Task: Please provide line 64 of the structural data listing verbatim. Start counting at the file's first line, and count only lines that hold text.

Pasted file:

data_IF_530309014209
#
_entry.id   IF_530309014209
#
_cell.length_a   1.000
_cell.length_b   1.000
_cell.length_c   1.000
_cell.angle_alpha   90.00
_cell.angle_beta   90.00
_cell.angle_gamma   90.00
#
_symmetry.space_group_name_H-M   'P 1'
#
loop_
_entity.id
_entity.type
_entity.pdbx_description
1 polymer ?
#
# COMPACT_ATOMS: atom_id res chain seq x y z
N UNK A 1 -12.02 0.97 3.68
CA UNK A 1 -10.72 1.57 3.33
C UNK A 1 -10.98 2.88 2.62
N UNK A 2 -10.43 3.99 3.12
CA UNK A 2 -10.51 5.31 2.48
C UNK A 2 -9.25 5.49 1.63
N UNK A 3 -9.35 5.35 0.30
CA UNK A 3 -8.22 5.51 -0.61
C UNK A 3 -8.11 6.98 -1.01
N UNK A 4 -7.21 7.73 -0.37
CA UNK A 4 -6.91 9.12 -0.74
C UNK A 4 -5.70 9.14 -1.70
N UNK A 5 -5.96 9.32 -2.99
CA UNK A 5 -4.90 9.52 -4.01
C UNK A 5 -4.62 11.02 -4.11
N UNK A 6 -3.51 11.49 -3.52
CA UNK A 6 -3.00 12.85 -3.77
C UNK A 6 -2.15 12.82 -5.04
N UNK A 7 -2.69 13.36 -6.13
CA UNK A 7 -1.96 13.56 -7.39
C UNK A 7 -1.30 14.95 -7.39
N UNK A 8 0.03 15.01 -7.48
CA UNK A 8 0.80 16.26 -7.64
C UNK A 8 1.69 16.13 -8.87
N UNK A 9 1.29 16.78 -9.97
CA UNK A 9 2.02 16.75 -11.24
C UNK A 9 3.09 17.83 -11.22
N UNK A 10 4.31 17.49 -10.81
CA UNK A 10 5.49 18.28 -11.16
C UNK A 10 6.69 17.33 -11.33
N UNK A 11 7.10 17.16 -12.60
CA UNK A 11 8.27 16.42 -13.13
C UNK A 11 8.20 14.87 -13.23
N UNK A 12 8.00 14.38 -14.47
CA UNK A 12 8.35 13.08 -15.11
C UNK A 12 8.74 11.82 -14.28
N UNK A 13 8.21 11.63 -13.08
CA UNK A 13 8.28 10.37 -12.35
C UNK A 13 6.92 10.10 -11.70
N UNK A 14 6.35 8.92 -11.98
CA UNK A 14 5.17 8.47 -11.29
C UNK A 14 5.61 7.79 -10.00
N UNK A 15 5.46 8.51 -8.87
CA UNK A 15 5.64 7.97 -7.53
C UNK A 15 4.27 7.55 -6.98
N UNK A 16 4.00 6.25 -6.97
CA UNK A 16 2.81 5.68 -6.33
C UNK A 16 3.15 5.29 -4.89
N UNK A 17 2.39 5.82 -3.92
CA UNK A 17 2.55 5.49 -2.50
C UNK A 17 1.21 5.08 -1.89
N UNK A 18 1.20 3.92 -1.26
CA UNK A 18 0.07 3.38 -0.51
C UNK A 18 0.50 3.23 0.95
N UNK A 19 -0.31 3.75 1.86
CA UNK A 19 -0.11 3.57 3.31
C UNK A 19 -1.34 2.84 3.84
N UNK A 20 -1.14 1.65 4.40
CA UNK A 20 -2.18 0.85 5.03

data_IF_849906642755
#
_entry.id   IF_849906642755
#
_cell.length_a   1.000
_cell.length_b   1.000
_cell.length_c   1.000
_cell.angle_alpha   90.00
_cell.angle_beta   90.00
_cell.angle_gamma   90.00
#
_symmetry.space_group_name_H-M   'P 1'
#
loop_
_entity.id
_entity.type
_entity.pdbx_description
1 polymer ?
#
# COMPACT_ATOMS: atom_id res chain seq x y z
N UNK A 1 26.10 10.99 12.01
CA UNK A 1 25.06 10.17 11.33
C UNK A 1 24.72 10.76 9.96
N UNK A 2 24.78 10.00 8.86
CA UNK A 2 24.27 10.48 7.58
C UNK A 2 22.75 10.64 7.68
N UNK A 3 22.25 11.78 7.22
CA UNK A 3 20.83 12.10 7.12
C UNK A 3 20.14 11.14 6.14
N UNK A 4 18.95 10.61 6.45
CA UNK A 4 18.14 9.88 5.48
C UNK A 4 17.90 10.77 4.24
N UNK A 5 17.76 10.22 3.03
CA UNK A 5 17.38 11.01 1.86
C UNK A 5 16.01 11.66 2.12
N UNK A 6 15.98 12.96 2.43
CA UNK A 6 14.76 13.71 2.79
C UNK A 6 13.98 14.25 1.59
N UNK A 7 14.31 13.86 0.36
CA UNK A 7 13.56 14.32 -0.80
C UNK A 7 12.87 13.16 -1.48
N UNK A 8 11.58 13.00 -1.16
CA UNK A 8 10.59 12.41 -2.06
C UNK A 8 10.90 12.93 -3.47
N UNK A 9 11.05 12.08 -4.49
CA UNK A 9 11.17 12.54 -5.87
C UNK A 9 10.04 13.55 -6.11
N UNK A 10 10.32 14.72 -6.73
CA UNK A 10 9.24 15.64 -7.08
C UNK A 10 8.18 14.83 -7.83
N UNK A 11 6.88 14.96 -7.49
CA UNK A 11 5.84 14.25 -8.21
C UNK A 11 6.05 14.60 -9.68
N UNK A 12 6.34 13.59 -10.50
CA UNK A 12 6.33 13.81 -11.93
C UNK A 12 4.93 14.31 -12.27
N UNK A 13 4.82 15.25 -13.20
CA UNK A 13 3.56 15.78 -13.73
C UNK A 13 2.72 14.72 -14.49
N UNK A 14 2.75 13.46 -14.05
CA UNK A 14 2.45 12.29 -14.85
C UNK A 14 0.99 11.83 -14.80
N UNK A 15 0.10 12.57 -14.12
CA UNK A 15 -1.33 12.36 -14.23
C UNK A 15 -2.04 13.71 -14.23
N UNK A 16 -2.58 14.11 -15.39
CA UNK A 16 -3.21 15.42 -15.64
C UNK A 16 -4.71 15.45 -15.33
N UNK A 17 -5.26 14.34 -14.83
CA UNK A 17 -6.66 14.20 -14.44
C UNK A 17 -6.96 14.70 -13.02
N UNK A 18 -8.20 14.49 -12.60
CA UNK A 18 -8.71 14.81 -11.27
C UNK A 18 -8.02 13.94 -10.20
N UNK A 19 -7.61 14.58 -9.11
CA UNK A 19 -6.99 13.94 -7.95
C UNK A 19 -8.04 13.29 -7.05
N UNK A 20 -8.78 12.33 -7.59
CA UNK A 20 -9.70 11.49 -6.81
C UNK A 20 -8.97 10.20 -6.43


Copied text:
CA UNK A 15 5.64 7.97 -7.53